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Landmark war crimes trial for 3 top Syrian officials in Paris

The Palais de Justice, Paris, France; Credit: Sygic Travel

Even as the Assad regime in Syria continues its efforts to normalize relations with the rest of the world, international efforts to hold its members accountable for the many atrocities it has routinely committed as a means of maintaining its authoritarian rule continue. For the many families of its victims, these efforts to achieve justice bring some comfort even as they continue to grapple with the pain of losing their loved ones.

On Tuesday, May 21, 2024, the International Federation for Human Rights (FIDH) which is headquartered in Paris, France, announced the beginning of a Paris Criminal Court trial in absentia of three high-ranking Syrian officials, Ali Mamlouk, Jamil Hasan and Abdel Salam Mahmoud, for complicity in crimes against humanity and war crimes related to the torture, enforced disappearance and subsequent deaths of French-Syrian nationals Mazzen Dabbagh and his son Patrick Abdelkader Dabbagh who was 20 years old at the time of their arrests.

Mazzen Dabbagh and his son Patrick; Credit: Social media

Although several other countries have successfully tried members of the Assad regime for war crimes and crimes against humanity, this is the first time French courts will address the crimes of Syrian authorities, notably three of the most senior members of Assad’s authorities to be prosecuted since the outbreak of the Syrian revolution in March 2011. “At a time when certain States are normalizing their diplomatic relations with Bashar al-Assad, France must continue to firmly oppose any attempt at normalization. In view of the scale and gravity of the mass crimes committed in Syria, it must demonstrate its resolute commitment to the fight against impunity, and we hope this trial will be one of the first steps in this direction,” said FIDH lawyer Patrick Baudouin.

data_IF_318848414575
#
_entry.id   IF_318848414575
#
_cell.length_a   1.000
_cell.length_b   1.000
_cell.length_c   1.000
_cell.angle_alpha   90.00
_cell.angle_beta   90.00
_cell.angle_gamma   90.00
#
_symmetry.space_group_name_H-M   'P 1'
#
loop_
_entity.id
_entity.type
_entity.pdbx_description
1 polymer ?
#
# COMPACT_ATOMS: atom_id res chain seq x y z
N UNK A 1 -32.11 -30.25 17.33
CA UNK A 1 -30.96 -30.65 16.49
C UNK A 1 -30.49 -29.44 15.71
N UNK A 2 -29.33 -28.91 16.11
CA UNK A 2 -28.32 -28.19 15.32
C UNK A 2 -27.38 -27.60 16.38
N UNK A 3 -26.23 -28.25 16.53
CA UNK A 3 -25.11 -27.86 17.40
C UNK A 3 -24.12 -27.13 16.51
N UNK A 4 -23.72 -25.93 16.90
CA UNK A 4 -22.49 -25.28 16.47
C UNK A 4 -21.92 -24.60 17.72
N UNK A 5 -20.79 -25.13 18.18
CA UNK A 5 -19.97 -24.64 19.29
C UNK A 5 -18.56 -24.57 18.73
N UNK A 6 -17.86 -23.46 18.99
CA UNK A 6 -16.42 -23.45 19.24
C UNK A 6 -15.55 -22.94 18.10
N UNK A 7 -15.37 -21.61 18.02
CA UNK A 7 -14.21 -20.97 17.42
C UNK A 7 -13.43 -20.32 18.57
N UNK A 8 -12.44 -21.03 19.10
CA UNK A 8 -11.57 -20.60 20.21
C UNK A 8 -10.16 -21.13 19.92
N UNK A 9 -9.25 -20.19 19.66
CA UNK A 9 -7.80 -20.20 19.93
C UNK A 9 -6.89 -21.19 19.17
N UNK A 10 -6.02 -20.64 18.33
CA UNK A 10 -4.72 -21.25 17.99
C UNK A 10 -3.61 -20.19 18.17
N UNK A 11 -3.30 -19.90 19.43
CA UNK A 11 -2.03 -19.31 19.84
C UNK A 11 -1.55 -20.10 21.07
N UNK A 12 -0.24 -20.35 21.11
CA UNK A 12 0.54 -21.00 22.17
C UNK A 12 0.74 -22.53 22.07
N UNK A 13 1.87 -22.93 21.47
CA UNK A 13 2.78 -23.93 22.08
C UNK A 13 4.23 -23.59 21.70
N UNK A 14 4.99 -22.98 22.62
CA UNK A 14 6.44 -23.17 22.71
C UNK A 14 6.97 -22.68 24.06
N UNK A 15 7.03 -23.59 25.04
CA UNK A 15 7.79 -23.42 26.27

This historic trial is the culmination of more than a decade of persistent advocacy by the victims’ family and their representatives which led to a seven-year investigation carried out by a French judicial war crimes unit. “This trial will mark the achievement of a long struggle before French courts to ensure that those responsible for the enforced disappearance of my brother and nephew are punished,” declared Mazzen’s brother Obeida Dabbagh. “Our family was deliberately kept in ignorance of the fate that befell them for so many years, so this is also a trial to establish the truth,” he added.

As a part of its crackdown on young activists in response to the uprising that began in 2011, Patrick Abdelkader Dabbagh, a second-year student of Arts and Humanities at the University of Damascus, was taken from his Mezzeh home on the outskirts of Damascus by Syrian authorities sometime around midnight on November 3, 2013. 

According to a summary of the facts by the Syrian Center for Media and Freedom of Expression, a group of “officers, soldiers and a computer expert, who claimed to belong to Syrian Air Force Intelligence, forced Patrick Abdelkader to follow them for interrogation, without indicating any grounds for his arrest.”

The UN Independent International Commission of Inquiry on Syria believes that Mezzeh has one of the highest mortality rates among detention centers in Syria

At the same time the next day, the same individuals returned to the Dabbagh family home, this time accompanied by nearly a dozen armed soldiers. They accused Patrick Abdelkader’s father, Mazzen Dabbagh, of failing to raise his son correctly and proceeded to arrest him, claiming that this would teach him how to properly bring up his son. At the time, Mazzen worked as a senior education adviser at the French High School of Damascus.”

Witness testimony confirms that Mazzen and Patrick Abdelkader were both taken to a detention center at Mezzeh Military Airport, which is run by Syrian Air Force Intelligence and notorious for the use of brutal torture. The UN Independent International Commission of Inquiry on Syria believes that Mezzeh has one of the highest mortality rates among detention centers in Syria.